Submitted to: Society for Range Management Meeting Abstracts
Publication Type: Abstract Only
Publication Acceptance Date: September 25, 2009
Publication Date: February 22, 2010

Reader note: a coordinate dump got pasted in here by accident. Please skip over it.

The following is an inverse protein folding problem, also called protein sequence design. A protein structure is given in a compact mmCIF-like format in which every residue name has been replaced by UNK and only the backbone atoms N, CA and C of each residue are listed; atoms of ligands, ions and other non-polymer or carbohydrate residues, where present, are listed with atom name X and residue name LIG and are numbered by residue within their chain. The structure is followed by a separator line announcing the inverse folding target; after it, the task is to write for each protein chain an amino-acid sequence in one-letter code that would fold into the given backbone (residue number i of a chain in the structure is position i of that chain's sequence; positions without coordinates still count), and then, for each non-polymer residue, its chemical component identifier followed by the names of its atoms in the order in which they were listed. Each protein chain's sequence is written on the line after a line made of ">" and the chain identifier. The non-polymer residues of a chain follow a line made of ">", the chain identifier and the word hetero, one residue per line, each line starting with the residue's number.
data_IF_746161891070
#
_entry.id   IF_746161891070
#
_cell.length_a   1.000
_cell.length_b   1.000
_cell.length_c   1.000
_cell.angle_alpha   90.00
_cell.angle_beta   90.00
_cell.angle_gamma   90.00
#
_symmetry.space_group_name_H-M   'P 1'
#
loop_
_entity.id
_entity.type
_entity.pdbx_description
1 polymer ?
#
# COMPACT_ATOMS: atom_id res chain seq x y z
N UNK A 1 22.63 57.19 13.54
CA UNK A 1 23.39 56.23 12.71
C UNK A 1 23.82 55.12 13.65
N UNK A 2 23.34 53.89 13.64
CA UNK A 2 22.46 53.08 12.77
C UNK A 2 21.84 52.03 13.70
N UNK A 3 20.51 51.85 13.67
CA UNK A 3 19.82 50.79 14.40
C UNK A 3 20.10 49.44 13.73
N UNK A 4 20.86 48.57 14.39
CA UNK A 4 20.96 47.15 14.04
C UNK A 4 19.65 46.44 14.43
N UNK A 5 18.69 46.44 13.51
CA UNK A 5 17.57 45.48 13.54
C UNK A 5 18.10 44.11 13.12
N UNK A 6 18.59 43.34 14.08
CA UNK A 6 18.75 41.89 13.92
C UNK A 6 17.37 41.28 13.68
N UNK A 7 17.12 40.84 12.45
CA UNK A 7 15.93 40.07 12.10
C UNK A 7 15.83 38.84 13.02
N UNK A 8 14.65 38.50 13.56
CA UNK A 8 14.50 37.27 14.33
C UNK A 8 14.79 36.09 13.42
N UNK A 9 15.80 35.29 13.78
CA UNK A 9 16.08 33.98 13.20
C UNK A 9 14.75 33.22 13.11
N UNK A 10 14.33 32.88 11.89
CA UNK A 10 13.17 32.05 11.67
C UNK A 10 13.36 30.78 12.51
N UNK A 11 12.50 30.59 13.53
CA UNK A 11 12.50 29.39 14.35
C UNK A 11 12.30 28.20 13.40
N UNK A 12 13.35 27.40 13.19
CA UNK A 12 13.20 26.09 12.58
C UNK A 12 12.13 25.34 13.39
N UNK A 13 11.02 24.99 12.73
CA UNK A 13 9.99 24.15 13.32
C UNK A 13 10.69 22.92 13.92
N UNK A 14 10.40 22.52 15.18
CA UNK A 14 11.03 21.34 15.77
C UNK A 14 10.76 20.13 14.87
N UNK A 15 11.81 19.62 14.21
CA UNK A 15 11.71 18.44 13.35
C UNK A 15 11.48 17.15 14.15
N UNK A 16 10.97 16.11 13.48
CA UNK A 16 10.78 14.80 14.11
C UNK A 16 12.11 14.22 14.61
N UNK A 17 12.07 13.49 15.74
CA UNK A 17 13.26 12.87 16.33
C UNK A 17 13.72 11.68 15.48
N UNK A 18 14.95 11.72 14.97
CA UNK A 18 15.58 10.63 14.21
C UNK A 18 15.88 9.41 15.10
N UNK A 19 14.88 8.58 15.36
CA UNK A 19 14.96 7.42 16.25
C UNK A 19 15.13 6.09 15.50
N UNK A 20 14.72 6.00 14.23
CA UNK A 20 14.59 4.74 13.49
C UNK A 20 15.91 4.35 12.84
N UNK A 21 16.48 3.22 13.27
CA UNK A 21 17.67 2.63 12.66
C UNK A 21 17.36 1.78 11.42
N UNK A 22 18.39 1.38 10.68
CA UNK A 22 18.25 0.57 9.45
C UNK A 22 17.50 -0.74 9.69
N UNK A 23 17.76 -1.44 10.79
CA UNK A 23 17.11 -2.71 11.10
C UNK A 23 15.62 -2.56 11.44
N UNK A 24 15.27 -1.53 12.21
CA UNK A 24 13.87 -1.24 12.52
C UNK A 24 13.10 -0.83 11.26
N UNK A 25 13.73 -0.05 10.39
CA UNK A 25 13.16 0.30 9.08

Citation: Derner, J.D., Augustine, D.J. 2010. Relationships Between Visual Obstruction and Aboveground Biomass in Shortgrass Steppe. In: Proceedings of the Society of Range Management and Weed Science Society of America joint annual meeting, "Working landscapes, providing for the future." Abstract PC-20. p. 316. Technical Abstract: Visual obstruction is increasingly used by management agencies for decision-making and monitoring of remaining residue levels. Applicability of this technique for shortgrass steppe may be limited, however, given the dominance of short-statured vegetation such as blue grama [Bouteloua gracilis (Willd. Ex Kunth) Lag. ex Griffiths]. Our objective was to determine if relationships existed between visual obstruction and total aboveground biomass (current and prior year) and only current year biomass for shortgrass steppe. We recorded visual obstruction to the nearest 1 cm at the long ends of a 20 x 50 cm rectangular quadrat prior to clipping prior and current year biomass. Quadrats were sampled in early August in 2008 and 2009 from pastures that were ungrazed, light, moderate, heavy and very heavily grazed. Preliminary analyses indicate that visual obstruction accounts for about half of the variation in total and current year biomass when individual quadrat values were used (n=173), and 82-86% of the variation when pasture averages were used (n=16). Linear regressions of visual obstruction exhibited r2 values of 0.47 – 0.48 for the relationships of visual obstruction to total and current year aboveground biomass using individual quadrat data, and increased to 0.82-0.86 when pasture average values were used. Each 1 cm increase in visual obstruction was predicted to increase total aboveground biomass by 264-274 kg/ha and current year biomass by 252-274 kg/ha. Management applications of visual obstruction in shortgrass steppe for decision-making and monitoring have potential utility given the simplicity of this technique and application over large areas.